Review: Nike+ SportWatch GPS

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While I am aware that my body generally looks like poorly mixed pizza dough spread over a misshapen skeleton, I do like to get my runs in when I can. For years I’ve tried all sorts of sports watches, from GPS devices from Garmin that looked like cigarette packages with straps to heart rate monitors that told my how hard I was working while wandering down the stairs to make a sandwich.

That’s why I was actually quite intrigued by the Nike+ SportWatch. Nike+ has long been the domain of iPod and iPhone users and the original Nike+ devices were designed to work specifically with Apple music players. Slowly, Nike weaned themselves off of the produce of Cupertino and began building standalone devices including an underpowered “sport watch” that worked with the Nike+ foot pod and now this, a more complete solution with built-in TomTom GPS sensor. It is also compatible with the Polar Wearlink+ Transmitter heart-rate transmitter, in case you also wanted to check your heart rate during the run.

The SportWatch connects to Nike+ footpods or it can grab data from orbiting GPS satellites. The footpod, actually a tiny disc-shaped device that fits inside certain Nike shoes or, with a bit of finagling, on the outside of any standard pair of running shoes, senses your footfalls and distance travelled and allows for exercise measurements indoors and in locations where GPS reception is limited. The GPS sensor, however, is quite superior to the footpod and offers an up-to-the-second read out of your speed and distance.

When you’re done with your run you simply flip down an ingenious little cover to expose a USB connector and then plug it into your Mac or PC. Your run is uploaded to the Nike+ website and stored. There you can set goals, see your performance, and even challenge other Nike+ users to races. The screen is quite readable and a built-in backlight ensures you can see how fast you’re going in the dark.

Like all sports watches, this model requires considerable discipline to gain any benefits from it at all and even those benefits – unless you’re training for a longer race – are dubious. However, I was pleased with the overall design and usability of the watch and I barely noticed it on my wrist during the few runs I took it on. Nike has done an excellent job of completely stripping out extraneous settings, even to the point of removing date and time settings and requiring a PC sync to change any settings. Many sports watches suffer from a surfeit of features all controlled with two or three inscrutable buttons. This watch basically lets you start a run and end a run and then go over previous runs. It will also remind you of upcoming planned runs. You can also tap the screen to set lap times. But, thankfully, that’s about it. Many newer watches create “ghost competitors” for you to race against and offer way too many read-outs and numbers on screen at a time. The closest thing this watch gives to feedback is a “Good run!” message when you’re done.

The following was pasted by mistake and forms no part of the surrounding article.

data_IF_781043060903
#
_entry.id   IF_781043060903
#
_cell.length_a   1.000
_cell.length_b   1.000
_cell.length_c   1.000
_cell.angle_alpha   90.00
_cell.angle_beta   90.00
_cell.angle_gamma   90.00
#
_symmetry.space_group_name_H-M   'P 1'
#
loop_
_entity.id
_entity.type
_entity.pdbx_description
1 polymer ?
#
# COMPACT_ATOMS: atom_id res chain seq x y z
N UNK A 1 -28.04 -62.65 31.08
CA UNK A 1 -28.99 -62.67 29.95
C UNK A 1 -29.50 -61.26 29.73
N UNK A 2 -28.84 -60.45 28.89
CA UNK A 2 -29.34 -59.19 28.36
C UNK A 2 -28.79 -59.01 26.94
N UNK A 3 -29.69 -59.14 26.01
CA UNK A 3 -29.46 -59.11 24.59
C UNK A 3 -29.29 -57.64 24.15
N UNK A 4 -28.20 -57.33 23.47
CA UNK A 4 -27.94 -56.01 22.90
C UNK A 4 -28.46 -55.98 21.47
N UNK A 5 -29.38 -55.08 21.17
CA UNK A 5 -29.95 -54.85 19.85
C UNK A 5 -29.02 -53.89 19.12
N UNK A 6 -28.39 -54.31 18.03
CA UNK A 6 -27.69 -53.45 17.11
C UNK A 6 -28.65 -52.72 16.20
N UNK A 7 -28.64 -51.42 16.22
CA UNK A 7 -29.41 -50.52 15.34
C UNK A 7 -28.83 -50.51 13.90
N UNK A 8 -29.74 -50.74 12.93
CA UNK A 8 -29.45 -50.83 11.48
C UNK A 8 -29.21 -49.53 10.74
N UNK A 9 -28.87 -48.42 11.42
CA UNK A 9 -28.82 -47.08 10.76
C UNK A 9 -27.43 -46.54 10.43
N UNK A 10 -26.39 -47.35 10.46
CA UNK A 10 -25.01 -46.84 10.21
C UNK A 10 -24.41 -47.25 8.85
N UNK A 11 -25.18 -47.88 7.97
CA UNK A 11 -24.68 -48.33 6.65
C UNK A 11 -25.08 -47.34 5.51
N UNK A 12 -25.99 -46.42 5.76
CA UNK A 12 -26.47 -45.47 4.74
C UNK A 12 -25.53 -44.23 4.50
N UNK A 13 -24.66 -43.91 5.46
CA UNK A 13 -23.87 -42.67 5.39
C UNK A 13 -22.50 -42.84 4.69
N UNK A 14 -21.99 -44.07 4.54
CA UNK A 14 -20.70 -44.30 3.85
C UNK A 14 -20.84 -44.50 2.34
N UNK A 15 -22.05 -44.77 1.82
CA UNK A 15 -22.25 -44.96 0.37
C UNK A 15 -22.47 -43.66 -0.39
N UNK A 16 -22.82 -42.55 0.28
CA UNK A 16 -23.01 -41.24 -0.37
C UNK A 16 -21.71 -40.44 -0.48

The watch is rechargeable and lasts about four days on one charge. You can charge it via USB in a few hours.

Again, rather than stuff this watch full of on-screen functionality, most of the magic happens in the included Nike+ app and website. For that Nike is to be commended. Most GPS watches of this sort are far too complex for their own good.

That said, does the world need another GPS watch? If I didn’t, for example, carry and iPod or iPhone with me during runs I’d say “Yes.” However, many of the features built into this watch can be replicated with a good app. But you are not always going to be carrying a few hundred dollars worth of mobile electronics with you during a 10K, so this is the next best thing.

At $199 the SportWatch is a little pricey but I would agree that you’re getting what you pay for. Again, I’m no longer a huge fan of the whole “all-in-one” sports watch system but this one performs quite admirably and is amazingly easy to use. And if it gets me out of the house for a run or two, I’m happy.

UPDATE – When I first tried the watch it consistently picked up a strong GPS signal. Over the past few runs, however, the signal has degraded considerably and my last run was GPS-free. I would not recommend this watch for urban areas or runs where the sky is overly occluded. The cardinal sin of a GPS watch is to fail during the duration of a run and this watch has committed that sin too often for me to recommend it without serious reservations.

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